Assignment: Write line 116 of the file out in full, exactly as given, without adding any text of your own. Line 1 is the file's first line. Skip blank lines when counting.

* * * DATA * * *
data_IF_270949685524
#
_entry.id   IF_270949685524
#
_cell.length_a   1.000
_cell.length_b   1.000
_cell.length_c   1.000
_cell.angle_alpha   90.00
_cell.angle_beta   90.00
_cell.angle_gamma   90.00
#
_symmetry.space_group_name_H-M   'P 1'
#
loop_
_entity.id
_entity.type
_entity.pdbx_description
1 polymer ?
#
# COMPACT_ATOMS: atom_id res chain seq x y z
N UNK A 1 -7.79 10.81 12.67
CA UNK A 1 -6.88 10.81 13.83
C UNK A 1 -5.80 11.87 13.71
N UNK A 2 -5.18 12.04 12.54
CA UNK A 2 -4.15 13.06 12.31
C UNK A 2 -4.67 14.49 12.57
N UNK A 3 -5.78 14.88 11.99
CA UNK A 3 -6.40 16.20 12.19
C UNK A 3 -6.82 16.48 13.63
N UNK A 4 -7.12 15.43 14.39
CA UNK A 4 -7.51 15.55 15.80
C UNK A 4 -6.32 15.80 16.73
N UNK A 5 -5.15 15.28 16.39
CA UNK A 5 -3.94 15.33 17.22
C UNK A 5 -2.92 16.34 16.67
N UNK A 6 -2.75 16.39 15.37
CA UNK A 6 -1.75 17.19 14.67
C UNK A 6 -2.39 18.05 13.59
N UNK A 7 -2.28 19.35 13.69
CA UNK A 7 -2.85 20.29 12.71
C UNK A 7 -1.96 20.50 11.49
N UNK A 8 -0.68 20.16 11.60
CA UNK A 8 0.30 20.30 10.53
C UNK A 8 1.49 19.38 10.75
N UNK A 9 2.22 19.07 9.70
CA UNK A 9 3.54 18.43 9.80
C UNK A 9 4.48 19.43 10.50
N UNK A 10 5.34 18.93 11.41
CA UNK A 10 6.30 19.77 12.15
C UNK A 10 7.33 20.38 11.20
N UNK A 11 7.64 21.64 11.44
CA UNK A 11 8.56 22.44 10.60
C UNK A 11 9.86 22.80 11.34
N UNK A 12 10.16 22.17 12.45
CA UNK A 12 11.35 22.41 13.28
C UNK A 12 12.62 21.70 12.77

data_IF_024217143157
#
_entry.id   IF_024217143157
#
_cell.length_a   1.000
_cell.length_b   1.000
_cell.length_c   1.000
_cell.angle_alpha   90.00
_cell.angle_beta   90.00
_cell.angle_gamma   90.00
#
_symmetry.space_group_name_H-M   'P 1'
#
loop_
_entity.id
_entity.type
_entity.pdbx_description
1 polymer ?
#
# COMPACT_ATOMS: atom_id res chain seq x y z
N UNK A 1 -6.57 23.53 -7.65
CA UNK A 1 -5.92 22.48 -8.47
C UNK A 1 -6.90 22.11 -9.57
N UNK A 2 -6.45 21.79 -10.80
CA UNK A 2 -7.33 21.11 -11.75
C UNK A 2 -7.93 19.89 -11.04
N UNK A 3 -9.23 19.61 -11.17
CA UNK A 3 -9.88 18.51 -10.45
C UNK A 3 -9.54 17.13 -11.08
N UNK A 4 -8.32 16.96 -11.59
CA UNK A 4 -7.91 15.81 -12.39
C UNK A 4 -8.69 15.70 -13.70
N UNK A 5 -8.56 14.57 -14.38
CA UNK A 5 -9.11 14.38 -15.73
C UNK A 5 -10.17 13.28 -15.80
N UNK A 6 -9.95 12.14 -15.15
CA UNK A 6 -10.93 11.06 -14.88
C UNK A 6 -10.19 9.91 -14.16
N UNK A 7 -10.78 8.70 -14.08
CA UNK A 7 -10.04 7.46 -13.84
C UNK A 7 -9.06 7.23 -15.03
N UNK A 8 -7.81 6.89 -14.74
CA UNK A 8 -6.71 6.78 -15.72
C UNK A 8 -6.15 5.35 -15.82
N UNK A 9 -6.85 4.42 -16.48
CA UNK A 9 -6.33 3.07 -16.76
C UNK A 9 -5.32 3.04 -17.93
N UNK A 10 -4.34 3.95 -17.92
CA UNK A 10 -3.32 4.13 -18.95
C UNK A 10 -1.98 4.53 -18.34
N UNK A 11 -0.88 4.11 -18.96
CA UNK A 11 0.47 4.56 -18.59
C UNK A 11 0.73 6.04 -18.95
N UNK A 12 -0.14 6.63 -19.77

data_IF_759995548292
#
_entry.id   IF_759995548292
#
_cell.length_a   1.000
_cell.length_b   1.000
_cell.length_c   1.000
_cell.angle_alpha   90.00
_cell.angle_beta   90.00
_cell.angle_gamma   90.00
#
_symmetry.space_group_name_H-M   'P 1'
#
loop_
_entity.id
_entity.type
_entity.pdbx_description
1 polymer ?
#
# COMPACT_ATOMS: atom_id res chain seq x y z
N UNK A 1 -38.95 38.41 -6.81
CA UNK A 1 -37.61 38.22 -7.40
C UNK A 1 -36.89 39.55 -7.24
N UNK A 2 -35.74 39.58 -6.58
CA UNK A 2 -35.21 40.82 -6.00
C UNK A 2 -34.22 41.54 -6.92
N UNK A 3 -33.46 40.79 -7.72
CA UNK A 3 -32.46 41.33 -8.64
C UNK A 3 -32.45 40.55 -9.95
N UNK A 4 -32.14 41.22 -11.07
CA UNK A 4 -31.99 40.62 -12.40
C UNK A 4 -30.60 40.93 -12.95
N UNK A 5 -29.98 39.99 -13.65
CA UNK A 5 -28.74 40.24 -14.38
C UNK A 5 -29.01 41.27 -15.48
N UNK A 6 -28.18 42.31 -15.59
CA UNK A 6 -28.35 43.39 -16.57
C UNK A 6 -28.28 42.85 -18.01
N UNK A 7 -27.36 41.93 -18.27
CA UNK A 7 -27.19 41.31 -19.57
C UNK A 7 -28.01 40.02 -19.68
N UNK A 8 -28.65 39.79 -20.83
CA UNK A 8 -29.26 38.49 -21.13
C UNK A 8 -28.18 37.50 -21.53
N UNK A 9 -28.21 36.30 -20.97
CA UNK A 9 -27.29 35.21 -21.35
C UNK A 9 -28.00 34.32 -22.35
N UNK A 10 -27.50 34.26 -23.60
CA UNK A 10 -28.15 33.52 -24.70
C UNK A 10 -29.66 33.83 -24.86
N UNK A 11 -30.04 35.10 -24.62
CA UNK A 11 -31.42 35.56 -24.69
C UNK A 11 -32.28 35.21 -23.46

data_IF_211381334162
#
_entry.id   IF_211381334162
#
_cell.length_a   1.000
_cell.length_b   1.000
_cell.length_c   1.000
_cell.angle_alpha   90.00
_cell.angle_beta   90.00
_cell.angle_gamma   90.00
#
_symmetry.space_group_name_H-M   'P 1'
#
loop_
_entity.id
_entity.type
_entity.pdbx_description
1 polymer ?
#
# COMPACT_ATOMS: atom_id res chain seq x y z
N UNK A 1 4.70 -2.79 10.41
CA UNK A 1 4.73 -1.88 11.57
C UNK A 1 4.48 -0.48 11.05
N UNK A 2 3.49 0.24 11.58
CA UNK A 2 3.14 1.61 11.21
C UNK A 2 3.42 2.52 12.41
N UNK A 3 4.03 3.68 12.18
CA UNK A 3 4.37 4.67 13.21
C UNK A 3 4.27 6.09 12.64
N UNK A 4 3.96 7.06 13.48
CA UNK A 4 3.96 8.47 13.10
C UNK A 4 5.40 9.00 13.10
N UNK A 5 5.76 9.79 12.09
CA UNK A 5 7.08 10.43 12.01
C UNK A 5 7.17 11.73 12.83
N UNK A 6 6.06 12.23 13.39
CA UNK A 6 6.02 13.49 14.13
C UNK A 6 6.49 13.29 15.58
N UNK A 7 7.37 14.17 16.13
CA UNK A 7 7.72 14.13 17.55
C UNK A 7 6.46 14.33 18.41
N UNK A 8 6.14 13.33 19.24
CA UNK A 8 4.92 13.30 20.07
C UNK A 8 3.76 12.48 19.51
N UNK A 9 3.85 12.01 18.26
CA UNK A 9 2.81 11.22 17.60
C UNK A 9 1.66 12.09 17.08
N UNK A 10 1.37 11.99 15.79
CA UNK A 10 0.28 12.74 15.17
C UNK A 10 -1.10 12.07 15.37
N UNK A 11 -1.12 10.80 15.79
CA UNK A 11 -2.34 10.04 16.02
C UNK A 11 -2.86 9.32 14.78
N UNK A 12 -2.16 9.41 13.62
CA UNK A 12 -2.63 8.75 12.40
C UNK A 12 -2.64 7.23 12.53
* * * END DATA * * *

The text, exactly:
_cell.length_b   1.000